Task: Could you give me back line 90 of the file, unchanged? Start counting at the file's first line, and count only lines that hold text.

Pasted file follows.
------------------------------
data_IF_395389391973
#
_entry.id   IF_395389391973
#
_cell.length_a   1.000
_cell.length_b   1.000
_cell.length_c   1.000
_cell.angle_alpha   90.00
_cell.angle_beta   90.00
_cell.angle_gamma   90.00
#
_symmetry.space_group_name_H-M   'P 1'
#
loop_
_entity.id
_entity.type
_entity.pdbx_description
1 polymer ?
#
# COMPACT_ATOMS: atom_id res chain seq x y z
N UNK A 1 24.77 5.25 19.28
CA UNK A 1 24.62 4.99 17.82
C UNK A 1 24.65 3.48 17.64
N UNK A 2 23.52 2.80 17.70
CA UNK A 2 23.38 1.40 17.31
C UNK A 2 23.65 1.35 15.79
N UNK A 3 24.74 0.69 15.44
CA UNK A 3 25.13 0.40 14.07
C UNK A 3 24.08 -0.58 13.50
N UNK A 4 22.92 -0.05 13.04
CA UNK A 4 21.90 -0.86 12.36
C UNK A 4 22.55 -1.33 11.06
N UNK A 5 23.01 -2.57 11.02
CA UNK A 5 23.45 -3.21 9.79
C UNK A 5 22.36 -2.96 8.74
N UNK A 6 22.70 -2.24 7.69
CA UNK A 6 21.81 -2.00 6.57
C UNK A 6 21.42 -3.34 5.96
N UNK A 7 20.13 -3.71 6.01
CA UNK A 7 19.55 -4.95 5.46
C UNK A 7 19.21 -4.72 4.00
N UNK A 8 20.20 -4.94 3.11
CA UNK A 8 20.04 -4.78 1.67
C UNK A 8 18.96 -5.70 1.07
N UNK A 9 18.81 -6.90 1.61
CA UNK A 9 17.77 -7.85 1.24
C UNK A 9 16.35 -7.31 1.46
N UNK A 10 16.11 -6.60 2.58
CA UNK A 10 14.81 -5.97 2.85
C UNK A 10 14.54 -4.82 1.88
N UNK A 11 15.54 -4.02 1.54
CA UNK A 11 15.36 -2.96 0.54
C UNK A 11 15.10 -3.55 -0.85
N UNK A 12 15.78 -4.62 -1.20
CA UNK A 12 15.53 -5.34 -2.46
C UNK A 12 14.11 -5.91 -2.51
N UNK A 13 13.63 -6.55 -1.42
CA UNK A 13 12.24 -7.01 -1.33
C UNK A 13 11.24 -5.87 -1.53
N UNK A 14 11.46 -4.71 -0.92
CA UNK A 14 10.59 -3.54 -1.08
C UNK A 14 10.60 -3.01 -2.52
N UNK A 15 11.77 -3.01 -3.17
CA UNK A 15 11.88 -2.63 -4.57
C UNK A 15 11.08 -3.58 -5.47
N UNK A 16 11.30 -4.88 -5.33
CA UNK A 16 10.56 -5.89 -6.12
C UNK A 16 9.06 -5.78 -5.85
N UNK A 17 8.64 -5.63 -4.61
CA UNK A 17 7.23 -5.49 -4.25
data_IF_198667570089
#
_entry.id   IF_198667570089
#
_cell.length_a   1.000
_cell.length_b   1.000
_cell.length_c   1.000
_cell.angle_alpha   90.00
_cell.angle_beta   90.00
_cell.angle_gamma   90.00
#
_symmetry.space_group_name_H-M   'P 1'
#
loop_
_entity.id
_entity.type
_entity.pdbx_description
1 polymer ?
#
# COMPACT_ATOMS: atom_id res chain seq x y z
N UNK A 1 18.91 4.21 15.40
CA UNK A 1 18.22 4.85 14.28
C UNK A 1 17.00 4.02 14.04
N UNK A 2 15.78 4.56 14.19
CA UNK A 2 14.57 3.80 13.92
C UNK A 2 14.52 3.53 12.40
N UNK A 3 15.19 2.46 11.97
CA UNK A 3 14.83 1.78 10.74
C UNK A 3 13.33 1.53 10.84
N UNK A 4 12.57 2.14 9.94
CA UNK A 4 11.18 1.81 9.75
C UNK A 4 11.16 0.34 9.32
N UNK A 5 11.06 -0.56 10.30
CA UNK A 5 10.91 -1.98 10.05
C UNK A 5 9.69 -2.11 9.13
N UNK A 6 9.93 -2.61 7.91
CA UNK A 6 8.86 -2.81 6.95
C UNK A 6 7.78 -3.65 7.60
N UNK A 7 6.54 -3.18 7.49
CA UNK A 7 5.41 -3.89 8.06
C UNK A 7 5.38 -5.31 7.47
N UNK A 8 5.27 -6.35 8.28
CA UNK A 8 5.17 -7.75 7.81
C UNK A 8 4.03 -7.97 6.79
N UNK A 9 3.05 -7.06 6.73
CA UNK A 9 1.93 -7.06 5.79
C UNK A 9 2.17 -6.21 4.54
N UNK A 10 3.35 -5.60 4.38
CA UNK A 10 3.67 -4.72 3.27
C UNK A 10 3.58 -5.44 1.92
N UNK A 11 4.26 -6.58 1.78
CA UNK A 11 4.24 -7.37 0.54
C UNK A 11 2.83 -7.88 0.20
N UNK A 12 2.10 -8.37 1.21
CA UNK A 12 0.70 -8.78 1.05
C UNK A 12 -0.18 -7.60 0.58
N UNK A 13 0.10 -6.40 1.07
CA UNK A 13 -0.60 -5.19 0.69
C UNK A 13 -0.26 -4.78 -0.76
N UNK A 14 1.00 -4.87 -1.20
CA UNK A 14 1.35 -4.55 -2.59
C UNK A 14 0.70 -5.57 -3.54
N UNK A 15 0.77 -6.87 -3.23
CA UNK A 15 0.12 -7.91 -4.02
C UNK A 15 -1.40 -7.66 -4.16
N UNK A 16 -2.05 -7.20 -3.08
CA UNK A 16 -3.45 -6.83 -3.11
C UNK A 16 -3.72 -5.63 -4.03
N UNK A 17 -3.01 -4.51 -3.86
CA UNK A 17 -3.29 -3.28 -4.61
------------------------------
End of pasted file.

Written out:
# COMPACT_ATOMS: atom_id res chain seq x y z